Bowing to pressure from Washington, Israel granted U.S.-trained Palestinian security forces greater autonomy in four main West Bank towns, Israeli and Palestinian defense officials said Thursday, Associated Press reported.
The ability of Palestinian security forces to maintain law and order is key to Mideast peacemaking because Israel needs to be convinced that a future Palestinian state won't threaten its security.
Israel already has turned over limited security control to Palestinians in three other West Bank towns, but the military said that forces in Qalqiliya, Bethlehem, Jericho and Ramallah would be the first to operate around the clock without Israeli clearance.
In a statement, the Israeli military said Palestinian security forces "will be able to extend their hours of operation" in the towns but emphasized that Israeli forces would continue to operate in the West Bank "in order to thwart terrorist operations."
The move stops short of a full withdrawal from these towns.
The Israeli military doesn't routinely patrol West Bank towns and cities, but frequently conducts nighttime and occasional daytime arrest raids.
Palestinian Prime Minister Salam Fayyad said the step does not go far enough. "What is required a full cessation of military raids into Palestinian areas," he told reporters in Ramallah.
Israel pulled out of major West Bank population centers in the 1990s but re-entered them after the Palestinian uprising against Israel reignited in late 2000. Palestinians have long sought an Israeli pullback from those towns as a reassertion of sovereignty.
The U.S. has been training thousands of forces in the West Bank in preparation for future Palestinian statehood. U.S. officials involved in the training have been pressing Israel to allow the Palestinian forces more freedom.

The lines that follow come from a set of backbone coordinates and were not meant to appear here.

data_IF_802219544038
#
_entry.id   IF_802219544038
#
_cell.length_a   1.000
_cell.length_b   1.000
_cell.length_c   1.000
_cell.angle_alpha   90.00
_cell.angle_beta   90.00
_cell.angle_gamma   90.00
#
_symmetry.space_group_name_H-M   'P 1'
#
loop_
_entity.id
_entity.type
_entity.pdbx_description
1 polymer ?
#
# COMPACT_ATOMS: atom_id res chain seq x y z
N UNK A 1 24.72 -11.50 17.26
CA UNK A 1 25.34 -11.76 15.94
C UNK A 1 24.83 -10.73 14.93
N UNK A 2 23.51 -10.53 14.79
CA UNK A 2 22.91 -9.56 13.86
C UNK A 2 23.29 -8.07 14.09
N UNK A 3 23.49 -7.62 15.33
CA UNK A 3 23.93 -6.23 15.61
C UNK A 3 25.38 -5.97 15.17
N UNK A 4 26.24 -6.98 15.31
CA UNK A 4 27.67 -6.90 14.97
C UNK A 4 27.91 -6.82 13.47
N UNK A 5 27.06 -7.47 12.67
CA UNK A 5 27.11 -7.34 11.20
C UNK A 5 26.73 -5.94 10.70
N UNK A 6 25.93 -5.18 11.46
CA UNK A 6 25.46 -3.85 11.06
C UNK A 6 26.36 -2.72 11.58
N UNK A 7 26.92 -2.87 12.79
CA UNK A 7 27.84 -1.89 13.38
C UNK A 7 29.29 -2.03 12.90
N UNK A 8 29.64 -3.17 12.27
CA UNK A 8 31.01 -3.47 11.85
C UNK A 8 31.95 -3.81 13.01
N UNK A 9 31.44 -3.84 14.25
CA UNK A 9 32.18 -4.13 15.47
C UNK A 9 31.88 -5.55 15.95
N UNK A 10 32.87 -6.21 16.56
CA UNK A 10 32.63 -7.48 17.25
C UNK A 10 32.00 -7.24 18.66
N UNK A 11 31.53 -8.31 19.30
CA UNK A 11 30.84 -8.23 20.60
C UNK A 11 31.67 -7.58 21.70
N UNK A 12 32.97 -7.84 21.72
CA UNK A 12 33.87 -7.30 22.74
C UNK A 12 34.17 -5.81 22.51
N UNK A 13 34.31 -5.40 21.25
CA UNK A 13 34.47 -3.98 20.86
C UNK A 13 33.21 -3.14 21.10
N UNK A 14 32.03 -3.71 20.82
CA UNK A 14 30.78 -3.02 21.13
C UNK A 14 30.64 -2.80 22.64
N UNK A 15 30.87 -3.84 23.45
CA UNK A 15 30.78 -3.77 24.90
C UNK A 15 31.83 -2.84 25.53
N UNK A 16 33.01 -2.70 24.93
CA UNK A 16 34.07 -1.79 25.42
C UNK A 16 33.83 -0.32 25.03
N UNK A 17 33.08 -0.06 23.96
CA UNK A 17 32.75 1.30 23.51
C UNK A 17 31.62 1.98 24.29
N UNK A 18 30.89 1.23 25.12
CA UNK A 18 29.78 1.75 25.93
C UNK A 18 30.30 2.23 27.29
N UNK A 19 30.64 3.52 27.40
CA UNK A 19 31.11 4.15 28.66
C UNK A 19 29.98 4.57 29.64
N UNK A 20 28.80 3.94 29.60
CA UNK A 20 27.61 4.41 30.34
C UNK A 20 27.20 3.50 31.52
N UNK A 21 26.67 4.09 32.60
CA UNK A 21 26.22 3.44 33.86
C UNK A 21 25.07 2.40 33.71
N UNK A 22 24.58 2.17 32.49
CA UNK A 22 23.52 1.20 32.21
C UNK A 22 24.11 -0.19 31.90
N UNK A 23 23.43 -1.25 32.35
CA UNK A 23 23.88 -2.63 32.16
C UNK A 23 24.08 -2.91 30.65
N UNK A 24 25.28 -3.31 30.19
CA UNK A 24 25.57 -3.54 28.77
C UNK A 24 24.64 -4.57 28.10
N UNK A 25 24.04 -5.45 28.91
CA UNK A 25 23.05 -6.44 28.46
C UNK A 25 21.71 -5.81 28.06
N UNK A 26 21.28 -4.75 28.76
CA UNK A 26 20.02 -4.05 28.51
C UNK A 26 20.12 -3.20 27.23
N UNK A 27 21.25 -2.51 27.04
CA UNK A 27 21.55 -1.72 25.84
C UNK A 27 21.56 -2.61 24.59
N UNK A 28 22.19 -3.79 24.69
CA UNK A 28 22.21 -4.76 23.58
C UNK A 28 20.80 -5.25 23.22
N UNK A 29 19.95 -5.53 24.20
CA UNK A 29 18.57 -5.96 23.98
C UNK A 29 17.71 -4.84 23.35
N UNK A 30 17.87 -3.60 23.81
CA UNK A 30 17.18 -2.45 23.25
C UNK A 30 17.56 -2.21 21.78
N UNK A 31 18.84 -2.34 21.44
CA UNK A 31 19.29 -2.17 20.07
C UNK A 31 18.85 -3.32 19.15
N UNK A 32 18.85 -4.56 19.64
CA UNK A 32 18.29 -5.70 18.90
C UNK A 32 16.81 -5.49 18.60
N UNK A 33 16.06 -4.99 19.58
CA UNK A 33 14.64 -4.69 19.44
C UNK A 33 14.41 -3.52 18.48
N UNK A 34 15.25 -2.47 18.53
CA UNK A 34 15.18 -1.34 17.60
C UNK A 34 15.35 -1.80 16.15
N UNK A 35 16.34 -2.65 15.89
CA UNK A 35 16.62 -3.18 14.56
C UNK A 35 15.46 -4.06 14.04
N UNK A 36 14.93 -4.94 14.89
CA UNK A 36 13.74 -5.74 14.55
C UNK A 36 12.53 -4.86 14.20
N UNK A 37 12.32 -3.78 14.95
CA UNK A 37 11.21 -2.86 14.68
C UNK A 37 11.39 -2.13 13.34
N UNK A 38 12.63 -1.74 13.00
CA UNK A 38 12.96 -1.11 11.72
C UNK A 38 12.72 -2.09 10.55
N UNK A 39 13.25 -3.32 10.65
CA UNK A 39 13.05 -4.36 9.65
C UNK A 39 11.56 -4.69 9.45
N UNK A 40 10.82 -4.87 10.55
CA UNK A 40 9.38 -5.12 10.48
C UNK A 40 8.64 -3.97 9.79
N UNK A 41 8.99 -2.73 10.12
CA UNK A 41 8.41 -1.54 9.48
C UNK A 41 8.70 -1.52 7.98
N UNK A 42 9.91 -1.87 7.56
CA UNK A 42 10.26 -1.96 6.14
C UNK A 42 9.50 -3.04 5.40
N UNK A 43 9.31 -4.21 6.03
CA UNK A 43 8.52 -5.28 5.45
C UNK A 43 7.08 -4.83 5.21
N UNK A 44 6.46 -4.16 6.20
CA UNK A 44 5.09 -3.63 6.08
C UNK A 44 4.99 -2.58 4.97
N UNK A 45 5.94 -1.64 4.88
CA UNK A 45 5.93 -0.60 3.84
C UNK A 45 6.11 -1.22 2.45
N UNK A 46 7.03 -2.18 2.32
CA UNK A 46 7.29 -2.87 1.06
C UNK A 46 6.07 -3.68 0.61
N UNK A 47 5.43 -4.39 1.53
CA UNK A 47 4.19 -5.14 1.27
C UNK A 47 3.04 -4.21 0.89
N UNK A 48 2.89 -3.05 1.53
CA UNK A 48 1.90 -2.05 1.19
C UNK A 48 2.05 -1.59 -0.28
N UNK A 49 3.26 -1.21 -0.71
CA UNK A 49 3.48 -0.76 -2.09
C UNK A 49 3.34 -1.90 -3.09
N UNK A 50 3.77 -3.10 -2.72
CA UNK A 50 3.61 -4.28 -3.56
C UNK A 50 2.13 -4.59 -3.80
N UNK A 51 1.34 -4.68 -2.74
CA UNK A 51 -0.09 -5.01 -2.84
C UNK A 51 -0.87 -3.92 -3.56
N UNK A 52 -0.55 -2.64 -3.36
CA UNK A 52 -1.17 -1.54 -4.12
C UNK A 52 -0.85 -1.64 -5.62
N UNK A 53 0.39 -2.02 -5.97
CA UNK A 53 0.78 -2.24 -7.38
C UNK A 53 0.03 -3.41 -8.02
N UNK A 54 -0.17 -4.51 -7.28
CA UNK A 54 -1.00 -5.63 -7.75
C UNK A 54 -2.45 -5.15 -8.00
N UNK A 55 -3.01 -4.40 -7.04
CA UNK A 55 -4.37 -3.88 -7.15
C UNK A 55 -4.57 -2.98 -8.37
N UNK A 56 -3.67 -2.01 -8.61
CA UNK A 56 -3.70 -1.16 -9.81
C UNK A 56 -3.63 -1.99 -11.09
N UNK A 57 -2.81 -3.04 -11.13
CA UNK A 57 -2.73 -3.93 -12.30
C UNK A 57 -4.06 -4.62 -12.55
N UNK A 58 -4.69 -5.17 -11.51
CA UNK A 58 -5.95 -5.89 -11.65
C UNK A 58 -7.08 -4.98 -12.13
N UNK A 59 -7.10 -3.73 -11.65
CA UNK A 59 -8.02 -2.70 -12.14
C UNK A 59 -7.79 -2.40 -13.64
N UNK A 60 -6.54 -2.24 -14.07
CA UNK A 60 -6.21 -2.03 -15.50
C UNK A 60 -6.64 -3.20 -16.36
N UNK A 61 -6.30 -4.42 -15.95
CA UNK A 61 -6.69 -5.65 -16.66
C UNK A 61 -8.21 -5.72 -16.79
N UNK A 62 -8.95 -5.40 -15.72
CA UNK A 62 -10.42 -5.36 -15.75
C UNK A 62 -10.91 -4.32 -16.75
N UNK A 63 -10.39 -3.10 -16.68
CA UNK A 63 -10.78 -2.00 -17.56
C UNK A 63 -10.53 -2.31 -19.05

The European Union has contributed about $55 million (40 million euros) for equipment and training, said Jose Vericat, an EU official.
"We are doing our job protecting our people and there is no need for Israeli forces to enter our territories under the pretext of security needs," said Adnan Dmeiri, a spokesman for the Palestinian security forces.
Another apparent result of U.S. pressure has been the recent removal of some of the hundreds of Israeli roadblocks, including major obstacles near the city of Nablus and town of Jericho. Israel insists it needs the checkpoints to stop attackers but has also said it is committed to making life easier for Palestinians.
Israel, however, has been wary of a complete handover to Palestinian security.
During the Palestinian uprising, some Palestinian forces turned their guns against Israeli targets. And police loyal to Palestinian President Mahmoud Abbas, were unable to hold back the onslaught of Islamic Hamas militants in the Gaza Strip in 2007. Abbas now only controls the West Bank, while Gaza remains under Hamas control.
Exiled Hamas leader Khaled Mashaal called on President Barack Obama to withdraw his advisers from the West Bank. Speaking in Damascus, Syria, Mashaal said, "Building an oppressive authority over the heads of our people strongly contradicts with the principle of democracy you are calling for," an apparent reference to the Fatah-led security forces.
Also Thursday, an Israeli soldier captured by Palestinian militants marked his third anniversary in captivity in Gaza, with no news on his plight.
Sgt. Gilad Schalit, 22, was captured on June 25, 2006, by Hamas-affiliated militants who tunneled under the Gaza-Israel border and attacked a military post. Two other soldiers were killed.
Schalit has not been seen since and the Red Cross has not been allowed to visit him, though Hamas has released two recorded statements from him and exchanged letters between him and his family.
Hamas has demanded the release of hundreds of prisoners, including people convicted in deadly attacks on Israelis, in exchange for the soldier.
Israeli media reported again Thursday that the soldier would be transferred to Egypt soon as part of an exchange. Israeli Foreign Ministry spokesman Yigal Palmor noted there have been several rumors in recent days. "We will only know when he is released. Until then I can't comment," he said.
Egyptian-mediated attempts to arrange a prisoner swap between Israel and Hamas have been unsuccessful. A Hamas spokesman, Osama Almuzeini, said Thursday that there were no new developments in the negotiations.
He refused to confirm whether the soldier was alive or dead, saying Hamas would not give any "information for free."